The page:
There's another confusing video acronym on the horizon, and it may just be the most useless one yet: HDR, or high dynamic range. Just like with photos, HDR video is all about merging footage shot in different exposures into a single, hyper-realistic scene. Today Amazon announced that it'll be bringing the feature to its Prime Instant Video service, starting with its original series, later this year. But, not surprisingly, Amazon fails to lay out why we'd want to watch everything in HDR. The company claims that it will offer "greater contrast ... detailed shadows and distinct highlights to make colors appear richer," but judging from the plethora of HDR video demos around, it's not exactly appropriate for every aesthetic. But Amazon isn't the only company hyping it up: Netflix also demoed 4K HDR video at CES, and its chief product officer Neil Hunt even considers it .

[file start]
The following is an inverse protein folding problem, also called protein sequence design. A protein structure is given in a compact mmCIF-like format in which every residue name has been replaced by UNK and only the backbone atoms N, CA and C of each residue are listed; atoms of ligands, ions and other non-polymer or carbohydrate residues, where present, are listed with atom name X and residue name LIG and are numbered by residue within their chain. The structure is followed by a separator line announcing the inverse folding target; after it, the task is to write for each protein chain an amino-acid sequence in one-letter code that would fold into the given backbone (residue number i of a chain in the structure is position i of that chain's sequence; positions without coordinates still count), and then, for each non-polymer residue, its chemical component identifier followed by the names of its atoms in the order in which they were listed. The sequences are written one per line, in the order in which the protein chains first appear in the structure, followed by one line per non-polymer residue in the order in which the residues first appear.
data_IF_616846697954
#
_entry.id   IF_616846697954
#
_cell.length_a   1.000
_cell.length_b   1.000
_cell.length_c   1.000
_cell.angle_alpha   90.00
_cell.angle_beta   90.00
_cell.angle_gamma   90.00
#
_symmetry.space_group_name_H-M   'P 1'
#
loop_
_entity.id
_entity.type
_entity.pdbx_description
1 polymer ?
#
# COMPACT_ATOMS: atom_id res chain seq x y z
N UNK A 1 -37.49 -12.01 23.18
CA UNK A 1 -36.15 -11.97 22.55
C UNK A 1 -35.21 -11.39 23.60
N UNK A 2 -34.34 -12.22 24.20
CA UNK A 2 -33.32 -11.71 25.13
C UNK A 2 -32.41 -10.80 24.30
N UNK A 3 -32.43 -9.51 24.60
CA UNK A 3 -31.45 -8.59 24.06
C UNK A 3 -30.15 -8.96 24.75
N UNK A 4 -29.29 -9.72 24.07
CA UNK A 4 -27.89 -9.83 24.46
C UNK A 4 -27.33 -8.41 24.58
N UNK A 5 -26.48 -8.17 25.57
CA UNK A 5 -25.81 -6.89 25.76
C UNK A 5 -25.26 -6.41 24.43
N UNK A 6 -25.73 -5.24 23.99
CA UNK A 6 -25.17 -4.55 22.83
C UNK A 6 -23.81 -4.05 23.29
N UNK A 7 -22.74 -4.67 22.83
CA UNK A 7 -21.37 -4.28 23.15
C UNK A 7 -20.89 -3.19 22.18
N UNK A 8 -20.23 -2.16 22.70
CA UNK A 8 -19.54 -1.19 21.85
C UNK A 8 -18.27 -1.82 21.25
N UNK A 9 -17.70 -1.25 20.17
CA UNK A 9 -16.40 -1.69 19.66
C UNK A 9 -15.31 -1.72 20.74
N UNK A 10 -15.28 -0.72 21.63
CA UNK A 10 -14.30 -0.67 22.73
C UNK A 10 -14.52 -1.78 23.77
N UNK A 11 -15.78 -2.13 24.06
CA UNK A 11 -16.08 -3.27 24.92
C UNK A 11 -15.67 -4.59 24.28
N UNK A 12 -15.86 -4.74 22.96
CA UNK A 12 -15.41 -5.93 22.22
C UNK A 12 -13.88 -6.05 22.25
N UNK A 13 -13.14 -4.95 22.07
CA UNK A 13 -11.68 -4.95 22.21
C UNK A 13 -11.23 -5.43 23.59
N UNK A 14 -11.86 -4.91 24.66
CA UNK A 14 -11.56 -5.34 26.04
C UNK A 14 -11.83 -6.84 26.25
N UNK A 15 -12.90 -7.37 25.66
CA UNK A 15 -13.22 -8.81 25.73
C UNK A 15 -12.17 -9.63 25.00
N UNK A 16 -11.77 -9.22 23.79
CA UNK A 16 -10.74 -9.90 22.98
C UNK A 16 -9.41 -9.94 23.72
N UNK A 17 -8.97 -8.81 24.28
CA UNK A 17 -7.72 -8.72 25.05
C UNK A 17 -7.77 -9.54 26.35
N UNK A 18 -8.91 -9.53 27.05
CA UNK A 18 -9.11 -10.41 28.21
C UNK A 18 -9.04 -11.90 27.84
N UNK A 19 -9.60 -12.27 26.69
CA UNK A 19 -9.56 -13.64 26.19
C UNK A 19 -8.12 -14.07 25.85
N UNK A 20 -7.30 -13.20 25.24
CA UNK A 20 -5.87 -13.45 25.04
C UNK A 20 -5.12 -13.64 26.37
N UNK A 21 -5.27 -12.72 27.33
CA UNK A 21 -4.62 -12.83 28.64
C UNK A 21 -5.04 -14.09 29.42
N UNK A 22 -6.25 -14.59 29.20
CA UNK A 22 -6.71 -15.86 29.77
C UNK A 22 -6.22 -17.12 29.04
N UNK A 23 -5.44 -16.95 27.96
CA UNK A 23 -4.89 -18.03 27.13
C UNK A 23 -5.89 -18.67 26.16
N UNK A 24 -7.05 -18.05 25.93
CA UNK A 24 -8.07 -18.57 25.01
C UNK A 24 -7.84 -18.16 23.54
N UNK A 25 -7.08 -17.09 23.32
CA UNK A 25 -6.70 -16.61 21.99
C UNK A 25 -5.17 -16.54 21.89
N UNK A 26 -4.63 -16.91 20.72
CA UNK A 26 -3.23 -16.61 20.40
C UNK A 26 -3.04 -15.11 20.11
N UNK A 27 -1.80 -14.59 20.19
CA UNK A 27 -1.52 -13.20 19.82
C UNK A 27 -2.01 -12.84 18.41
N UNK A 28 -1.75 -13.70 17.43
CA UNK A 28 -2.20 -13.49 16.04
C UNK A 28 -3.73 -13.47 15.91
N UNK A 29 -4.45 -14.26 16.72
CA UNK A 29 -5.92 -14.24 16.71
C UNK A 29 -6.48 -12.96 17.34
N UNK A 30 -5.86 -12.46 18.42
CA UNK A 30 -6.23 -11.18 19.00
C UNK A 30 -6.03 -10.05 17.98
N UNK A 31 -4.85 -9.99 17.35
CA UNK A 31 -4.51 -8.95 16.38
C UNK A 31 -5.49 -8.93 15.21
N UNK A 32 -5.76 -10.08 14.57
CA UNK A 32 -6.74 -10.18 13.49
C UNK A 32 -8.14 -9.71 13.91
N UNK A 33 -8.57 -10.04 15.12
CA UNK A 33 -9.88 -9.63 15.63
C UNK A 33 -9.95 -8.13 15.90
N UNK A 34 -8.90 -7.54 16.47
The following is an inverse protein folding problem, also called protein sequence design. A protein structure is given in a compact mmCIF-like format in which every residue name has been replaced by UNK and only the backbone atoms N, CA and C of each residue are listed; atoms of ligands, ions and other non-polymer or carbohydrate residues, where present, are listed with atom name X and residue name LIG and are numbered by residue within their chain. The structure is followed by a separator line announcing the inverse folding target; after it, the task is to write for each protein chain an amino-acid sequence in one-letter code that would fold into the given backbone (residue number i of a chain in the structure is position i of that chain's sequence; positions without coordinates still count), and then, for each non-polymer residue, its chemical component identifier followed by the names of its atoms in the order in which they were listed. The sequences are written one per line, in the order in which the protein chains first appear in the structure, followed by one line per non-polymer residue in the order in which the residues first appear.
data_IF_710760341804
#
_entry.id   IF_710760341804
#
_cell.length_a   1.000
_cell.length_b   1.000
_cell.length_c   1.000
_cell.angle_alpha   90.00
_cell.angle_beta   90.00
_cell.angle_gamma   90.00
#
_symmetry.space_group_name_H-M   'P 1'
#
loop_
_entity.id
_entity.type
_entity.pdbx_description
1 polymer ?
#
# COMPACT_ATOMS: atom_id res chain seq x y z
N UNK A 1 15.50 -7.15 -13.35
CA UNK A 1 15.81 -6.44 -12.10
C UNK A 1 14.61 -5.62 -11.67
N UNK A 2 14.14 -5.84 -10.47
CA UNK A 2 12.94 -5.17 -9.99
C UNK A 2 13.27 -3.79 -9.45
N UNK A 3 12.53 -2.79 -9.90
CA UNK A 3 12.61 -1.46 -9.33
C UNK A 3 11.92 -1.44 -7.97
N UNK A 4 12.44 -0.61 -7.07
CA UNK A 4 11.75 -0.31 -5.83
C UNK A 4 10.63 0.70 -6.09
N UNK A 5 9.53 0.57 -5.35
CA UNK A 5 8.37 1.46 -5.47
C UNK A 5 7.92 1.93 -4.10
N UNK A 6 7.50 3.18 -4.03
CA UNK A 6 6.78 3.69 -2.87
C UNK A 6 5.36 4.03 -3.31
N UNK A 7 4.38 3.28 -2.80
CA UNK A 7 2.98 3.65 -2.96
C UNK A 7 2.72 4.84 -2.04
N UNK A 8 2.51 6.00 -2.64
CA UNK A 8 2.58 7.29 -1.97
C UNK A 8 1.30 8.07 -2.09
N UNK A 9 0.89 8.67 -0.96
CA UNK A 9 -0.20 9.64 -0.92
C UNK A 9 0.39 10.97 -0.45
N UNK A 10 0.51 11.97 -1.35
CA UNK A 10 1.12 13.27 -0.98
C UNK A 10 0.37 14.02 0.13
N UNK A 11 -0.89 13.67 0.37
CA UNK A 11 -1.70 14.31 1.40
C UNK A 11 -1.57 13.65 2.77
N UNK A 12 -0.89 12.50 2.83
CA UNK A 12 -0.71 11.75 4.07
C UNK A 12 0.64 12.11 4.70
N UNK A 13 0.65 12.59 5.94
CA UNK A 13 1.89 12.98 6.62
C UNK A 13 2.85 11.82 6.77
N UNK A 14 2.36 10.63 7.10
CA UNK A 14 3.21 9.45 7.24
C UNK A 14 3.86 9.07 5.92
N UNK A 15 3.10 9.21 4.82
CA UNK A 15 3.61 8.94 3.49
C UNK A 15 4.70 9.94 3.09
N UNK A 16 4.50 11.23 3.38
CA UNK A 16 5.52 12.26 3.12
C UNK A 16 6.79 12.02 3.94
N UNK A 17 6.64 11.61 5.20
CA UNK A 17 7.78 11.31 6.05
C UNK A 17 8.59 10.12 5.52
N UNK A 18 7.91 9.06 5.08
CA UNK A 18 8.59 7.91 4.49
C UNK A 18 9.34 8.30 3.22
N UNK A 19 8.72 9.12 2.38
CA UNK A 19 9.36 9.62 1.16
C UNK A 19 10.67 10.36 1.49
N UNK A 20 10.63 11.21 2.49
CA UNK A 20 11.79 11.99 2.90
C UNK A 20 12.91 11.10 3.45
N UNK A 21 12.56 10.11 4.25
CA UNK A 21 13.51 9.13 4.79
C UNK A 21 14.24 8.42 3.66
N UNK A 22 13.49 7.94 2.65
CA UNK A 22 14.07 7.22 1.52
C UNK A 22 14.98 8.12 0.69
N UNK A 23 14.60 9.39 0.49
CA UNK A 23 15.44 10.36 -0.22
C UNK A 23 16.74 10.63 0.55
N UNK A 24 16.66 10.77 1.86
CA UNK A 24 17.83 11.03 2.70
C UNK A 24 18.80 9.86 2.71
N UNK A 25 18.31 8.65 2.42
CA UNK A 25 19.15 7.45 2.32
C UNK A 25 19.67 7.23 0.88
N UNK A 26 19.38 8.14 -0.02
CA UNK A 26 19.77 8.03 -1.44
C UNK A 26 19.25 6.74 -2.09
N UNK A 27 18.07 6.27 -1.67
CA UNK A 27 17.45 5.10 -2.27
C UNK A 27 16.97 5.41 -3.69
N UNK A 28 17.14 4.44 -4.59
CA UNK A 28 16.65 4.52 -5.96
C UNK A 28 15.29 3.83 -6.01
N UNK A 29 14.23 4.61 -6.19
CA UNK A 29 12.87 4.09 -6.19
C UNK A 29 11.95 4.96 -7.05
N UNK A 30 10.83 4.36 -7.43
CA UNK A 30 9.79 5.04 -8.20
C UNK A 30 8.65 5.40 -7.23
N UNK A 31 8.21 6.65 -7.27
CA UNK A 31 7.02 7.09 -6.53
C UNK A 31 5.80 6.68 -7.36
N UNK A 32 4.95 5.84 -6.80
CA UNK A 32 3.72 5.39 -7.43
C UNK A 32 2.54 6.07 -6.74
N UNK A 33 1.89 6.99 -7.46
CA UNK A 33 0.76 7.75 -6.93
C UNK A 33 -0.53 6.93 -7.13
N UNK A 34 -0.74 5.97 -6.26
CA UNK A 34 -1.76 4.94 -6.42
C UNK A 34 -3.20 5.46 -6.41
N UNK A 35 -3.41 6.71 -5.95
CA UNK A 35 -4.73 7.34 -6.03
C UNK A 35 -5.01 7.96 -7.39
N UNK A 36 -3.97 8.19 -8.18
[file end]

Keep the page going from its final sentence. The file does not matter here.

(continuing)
While it would be harsh to call HDR as pointless as motion smoothing, that infernal technology that makes your parents' HDTV look like a soap opera, there seems to be a similar draw for video services. Netflix's product lead, for example, says most viewers will see a bigger difference with HDR than 4K. But that's mainly because 4K isn't appreciably different than 1080p HD unless you've got a very big TV, or are sitting extremely close to the screen. HDR has its uses, especially among outdoor documentaries and shows going for a gaudy CSI: Miami-style look, but it can't be applied with reckless abandon.
[Photo credit: Richard Shotwell/Invision/AP]
via Engadget RSS Feed http://ift.tt/1D47vZS